• Import taxes. This was the scariest of them all. Supposedly import taxes were 40%. But 40% of what? Forty percent of the what we declared to be the US customs value, $1200? Forty percent of what we actually paid for it, $2000? Forty percent of what it could sell for in Costa Rica, $5000?! Forty percent of some arbitrary number they pulled out of their own a**es?! Ohh, motocicleta bonita! You pay much money. No profit for you! There was no way to get our hands on solid number until the bike was under the scrutiny of a customs official in Costa Rica. From what we heard, this was like bringing a clown to a toddler’s birthday party: it could turn out fine, or, really, really bad. This number would make or break everything.

Every investment is a calculated gamble. So what did we do? Rolled the dice.

November 2011.

It was a rainy day in Escondido. With one last look over the chosen 2004 Yamaha YZ450f, Kirk shook hands with Marc, a new father with no time left in his schedule for riding. I tried to keep Marc’s anxious one-year old entertained with a horribly off-key rendition of Itsy Bitsy Spider while Kirk and Marc signed the papers.

Kirk handed over the 100 twenty-dollar bills. We had placed our bet.

By the end of the week the motorcycle was sitting in a warehouse in Long Beach, with many thanks to Kyle and Dana. Besides Kyle lending us his truck so we could transport the bike, the two of them let us store the bike in their garage for almost a week between picking it up from Marc on Sunday and making the day trip to Long Beach on Friday. Without our generous friends, details like this would have been this endeavor’s undoing. We don’t have a truck. We don’t have a garage. Where would we have kept the bike for five days? It’s not like we can park it on the street. This bike doesn’t need a key! Anyone could have kick-started that baby and within a couple of hours be whipping up sand at Ocotillo Wells. (Not that taking it for a joy ride is the first thing a motorcycle thief would do, but we didn’t park it on the street to find out.)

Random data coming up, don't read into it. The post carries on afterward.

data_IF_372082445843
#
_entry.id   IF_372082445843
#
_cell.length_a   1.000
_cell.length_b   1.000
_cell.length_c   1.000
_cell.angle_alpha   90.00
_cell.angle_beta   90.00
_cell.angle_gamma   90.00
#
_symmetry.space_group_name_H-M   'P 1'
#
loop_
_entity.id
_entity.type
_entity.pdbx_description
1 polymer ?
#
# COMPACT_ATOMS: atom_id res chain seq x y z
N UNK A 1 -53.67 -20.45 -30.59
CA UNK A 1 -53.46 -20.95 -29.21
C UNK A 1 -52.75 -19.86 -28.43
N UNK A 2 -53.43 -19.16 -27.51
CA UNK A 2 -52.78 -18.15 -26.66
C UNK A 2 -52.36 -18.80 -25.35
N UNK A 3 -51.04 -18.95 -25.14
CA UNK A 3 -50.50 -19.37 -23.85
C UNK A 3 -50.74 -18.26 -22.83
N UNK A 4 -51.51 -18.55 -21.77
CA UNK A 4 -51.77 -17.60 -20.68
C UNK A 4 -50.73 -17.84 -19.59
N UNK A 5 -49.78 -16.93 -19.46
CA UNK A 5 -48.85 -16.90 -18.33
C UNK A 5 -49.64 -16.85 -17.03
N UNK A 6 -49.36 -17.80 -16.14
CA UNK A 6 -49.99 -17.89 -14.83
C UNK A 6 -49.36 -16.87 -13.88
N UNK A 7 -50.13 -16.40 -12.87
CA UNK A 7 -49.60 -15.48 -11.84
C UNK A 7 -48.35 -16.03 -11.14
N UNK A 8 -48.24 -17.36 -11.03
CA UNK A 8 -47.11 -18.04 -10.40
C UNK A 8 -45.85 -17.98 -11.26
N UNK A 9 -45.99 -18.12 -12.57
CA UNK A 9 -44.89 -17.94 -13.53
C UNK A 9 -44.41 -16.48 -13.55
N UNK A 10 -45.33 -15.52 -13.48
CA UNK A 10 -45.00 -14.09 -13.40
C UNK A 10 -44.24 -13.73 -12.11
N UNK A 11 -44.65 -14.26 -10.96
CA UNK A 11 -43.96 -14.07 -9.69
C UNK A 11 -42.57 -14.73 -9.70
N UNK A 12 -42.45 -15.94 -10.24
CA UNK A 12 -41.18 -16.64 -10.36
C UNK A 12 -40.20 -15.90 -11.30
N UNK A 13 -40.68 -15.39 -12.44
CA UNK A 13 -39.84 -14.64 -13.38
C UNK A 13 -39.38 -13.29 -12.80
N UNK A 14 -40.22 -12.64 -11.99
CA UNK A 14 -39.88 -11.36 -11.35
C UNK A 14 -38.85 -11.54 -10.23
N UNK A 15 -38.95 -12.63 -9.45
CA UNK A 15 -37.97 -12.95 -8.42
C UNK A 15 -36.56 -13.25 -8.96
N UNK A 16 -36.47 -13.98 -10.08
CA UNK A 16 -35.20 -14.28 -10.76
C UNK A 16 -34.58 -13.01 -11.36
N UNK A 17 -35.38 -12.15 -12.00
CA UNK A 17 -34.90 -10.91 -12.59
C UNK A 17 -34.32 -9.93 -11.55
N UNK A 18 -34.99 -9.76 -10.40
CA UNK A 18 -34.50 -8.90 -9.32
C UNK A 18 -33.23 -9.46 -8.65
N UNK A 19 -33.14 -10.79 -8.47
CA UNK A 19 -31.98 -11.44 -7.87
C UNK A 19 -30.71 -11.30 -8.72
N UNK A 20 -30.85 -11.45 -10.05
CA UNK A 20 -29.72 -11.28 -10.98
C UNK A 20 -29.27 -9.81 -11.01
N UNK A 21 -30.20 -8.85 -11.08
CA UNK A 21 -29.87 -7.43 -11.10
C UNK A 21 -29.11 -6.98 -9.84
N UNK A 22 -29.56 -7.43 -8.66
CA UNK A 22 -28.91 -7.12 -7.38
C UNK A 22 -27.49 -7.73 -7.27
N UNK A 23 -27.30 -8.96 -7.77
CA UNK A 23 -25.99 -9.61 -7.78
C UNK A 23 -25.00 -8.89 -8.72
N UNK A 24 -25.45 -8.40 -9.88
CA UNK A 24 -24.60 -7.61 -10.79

With the motorcycle now entrusted to one Miguel Larios of North Atlantic shipping company in Long Beach, all we had to do was wait. Or so we thought.

A week and half went by. I called Miguel. Did the bike ship yet? “No, no, I’m sorry, there were some problems in Costa Rica, and … ” blah, blah, blah … OK, fine, whatever.

Another week goes by. Did it ship yet? “No, no, but next Tuesday eet will ship.” What? Uh, now this is getting ridiculous.

It was about this time that I endured a sleepless night worrying about the motorcycle convinced that it had been stolen, wrecked or sold to drug runners. After weeks of near heart attacks over this stupid motorcycle – Why again did we do this in the first place, gah!? – I bring you to … drumroll, please …

My Facebook Wall, Friday January 6, 2012.

IT MADE IT! Over 3000 miles by container ship from California all the way to Caldera, Costa Rica and finally inland to the customs yard in San Jose. (Now you can breathe easy, Aunt Cindy!)

But, the reckoning hour has yet to come. Will all of our effort pay off? We won’t know until we can tally our expenses. To do this, we need the customs official in Costa Rica to hit us with our 40% import taxes.

Tax man, what’s your number? ☼